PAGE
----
Reality is never an excuse, another famous Dutch writer (Gerard Reve) said, but novels, likely people living und likely circumstances, do reflect on the world outside the novel.
Has Gustave Flaubert been treating Madame Bovary improperly?

Had Dostoevsky been treating Raskolnikov improperly?

By all means, object politically to the way an author treats its characters, but remember that your objections are also esthetic objections. You cannot separate the ingredients of the novel, or as an Israeli prime minister once remarked, you cannot make grapes out of wine.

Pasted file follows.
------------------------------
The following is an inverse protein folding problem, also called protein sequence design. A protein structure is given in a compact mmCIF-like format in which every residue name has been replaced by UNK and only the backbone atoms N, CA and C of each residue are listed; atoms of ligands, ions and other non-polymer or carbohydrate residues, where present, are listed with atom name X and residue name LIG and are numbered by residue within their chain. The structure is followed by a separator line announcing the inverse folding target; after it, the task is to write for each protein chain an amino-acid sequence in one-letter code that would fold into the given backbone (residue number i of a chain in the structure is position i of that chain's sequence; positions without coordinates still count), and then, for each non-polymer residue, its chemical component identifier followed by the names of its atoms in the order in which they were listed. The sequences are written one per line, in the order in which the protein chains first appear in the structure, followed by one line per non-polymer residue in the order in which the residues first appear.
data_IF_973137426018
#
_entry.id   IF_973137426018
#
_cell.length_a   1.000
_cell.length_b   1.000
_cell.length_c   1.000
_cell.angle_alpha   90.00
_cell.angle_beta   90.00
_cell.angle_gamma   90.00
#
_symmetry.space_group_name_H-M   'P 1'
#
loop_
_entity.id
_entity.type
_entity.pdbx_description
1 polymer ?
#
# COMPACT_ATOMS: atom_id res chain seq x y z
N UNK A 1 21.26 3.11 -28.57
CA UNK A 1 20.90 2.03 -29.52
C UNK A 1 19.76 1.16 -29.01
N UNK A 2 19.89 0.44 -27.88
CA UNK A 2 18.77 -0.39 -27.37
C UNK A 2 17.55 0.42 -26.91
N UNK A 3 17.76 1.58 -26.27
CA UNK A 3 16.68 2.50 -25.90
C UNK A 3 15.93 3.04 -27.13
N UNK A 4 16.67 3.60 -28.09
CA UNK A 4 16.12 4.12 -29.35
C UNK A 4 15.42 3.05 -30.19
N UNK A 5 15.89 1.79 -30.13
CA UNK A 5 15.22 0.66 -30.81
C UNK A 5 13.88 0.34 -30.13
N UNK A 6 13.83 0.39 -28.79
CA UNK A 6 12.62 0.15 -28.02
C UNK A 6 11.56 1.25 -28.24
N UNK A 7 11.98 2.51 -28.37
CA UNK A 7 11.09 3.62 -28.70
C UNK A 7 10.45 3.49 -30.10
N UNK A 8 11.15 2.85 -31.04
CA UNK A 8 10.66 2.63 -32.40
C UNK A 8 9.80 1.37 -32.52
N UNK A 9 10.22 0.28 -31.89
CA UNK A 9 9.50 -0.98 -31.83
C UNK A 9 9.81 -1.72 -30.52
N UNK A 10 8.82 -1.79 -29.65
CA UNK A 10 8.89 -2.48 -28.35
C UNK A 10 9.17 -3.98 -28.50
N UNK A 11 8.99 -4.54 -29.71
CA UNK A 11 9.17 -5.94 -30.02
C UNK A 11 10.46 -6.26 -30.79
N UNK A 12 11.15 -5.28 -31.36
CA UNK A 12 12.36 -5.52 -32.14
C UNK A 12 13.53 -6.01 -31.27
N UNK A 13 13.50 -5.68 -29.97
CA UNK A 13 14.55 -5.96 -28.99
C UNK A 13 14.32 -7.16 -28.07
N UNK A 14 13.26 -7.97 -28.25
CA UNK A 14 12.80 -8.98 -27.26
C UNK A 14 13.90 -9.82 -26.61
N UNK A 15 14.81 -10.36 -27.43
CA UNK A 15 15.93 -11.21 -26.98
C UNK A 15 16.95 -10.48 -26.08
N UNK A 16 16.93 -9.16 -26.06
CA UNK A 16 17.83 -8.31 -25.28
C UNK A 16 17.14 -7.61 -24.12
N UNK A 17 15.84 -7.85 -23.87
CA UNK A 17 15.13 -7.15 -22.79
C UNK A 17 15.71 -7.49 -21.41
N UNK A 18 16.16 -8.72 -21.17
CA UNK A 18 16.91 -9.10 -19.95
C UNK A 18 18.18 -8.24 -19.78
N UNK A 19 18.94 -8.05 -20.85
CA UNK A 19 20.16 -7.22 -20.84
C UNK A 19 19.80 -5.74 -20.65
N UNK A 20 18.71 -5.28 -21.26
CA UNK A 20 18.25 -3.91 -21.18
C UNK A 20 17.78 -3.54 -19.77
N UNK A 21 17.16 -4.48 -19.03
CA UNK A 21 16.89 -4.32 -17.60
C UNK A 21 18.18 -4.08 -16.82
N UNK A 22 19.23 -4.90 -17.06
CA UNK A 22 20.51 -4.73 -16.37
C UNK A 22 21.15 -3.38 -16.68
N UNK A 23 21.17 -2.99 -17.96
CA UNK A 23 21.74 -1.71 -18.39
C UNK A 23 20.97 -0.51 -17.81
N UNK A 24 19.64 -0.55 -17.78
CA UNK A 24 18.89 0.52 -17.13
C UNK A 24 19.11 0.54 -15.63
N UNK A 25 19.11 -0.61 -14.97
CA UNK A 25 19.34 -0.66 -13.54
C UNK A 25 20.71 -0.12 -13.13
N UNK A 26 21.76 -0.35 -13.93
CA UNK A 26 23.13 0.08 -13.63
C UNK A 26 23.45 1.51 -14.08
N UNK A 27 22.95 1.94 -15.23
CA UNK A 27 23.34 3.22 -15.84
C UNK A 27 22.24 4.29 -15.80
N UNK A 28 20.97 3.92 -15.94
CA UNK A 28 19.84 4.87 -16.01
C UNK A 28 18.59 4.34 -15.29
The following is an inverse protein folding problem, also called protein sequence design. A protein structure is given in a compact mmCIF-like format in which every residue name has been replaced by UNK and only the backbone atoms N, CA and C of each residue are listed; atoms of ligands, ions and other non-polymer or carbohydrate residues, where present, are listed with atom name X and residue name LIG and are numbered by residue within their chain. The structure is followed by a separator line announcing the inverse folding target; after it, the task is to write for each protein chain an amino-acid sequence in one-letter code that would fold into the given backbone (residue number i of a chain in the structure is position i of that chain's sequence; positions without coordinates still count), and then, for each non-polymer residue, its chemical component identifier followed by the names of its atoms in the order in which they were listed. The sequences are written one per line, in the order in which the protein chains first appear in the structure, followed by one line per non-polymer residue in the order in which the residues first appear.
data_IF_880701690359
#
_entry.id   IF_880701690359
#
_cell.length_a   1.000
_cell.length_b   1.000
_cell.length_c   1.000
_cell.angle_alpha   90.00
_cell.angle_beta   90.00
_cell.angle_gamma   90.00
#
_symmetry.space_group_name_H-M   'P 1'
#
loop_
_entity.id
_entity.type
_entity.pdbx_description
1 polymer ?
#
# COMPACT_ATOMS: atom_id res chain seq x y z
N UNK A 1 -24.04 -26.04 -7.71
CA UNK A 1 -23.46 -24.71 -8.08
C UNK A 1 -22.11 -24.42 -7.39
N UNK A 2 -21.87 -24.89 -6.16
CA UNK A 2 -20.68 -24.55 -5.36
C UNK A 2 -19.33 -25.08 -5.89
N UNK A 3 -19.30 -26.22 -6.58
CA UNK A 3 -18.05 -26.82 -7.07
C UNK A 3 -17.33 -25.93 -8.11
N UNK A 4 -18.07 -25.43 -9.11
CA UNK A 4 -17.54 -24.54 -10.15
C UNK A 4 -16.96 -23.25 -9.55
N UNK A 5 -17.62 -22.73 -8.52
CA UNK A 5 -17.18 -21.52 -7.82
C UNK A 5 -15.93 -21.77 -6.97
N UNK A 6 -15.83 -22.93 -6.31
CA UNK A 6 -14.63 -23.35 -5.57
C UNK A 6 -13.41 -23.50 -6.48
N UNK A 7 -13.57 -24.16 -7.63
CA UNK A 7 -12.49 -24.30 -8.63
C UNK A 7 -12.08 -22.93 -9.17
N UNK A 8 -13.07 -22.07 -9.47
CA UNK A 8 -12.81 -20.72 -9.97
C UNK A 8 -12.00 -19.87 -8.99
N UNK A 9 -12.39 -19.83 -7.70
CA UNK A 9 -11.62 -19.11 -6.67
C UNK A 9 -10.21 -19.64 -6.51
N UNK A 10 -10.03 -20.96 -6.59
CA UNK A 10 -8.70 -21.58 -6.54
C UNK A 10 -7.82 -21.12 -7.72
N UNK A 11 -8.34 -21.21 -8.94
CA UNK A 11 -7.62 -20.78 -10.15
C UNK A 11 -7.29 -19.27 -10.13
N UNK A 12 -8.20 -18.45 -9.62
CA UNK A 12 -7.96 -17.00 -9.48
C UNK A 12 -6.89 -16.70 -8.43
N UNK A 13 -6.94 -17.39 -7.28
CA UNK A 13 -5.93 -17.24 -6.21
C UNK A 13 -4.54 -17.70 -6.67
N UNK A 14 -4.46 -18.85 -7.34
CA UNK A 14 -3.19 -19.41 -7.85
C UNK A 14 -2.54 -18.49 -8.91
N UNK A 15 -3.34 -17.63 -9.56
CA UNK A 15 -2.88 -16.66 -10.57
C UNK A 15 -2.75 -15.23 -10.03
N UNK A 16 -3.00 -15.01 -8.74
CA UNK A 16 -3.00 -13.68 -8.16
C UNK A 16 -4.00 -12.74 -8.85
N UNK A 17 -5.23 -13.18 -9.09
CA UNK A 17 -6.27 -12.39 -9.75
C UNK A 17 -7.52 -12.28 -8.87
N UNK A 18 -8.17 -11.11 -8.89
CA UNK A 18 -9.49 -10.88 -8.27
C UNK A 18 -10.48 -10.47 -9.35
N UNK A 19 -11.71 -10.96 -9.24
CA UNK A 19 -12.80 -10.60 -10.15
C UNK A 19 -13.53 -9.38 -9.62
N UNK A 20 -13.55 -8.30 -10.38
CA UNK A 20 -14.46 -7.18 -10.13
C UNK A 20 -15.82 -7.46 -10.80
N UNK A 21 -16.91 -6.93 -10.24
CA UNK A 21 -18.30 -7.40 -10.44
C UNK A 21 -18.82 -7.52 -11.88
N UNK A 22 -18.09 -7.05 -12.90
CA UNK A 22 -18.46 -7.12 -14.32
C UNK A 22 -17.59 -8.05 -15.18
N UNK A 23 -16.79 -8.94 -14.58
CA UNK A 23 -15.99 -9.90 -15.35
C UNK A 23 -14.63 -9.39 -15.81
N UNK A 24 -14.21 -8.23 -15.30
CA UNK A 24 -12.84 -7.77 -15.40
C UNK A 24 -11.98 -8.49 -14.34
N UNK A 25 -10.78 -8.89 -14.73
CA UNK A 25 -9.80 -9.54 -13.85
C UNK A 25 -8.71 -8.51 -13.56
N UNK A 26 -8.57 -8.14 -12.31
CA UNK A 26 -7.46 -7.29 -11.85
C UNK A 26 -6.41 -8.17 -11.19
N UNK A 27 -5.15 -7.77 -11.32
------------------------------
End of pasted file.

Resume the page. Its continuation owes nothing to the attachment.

Also, it’s worth asking the question whether an author should do justice to his characters and if so, for what reason? What do we mean by justice? That the novelist’s conviction, beyond doubt, reflect our own convictions.
We don’t want to be seduced by a fascist, after all.

More on Andrea Long Chu here. Only in Dutch.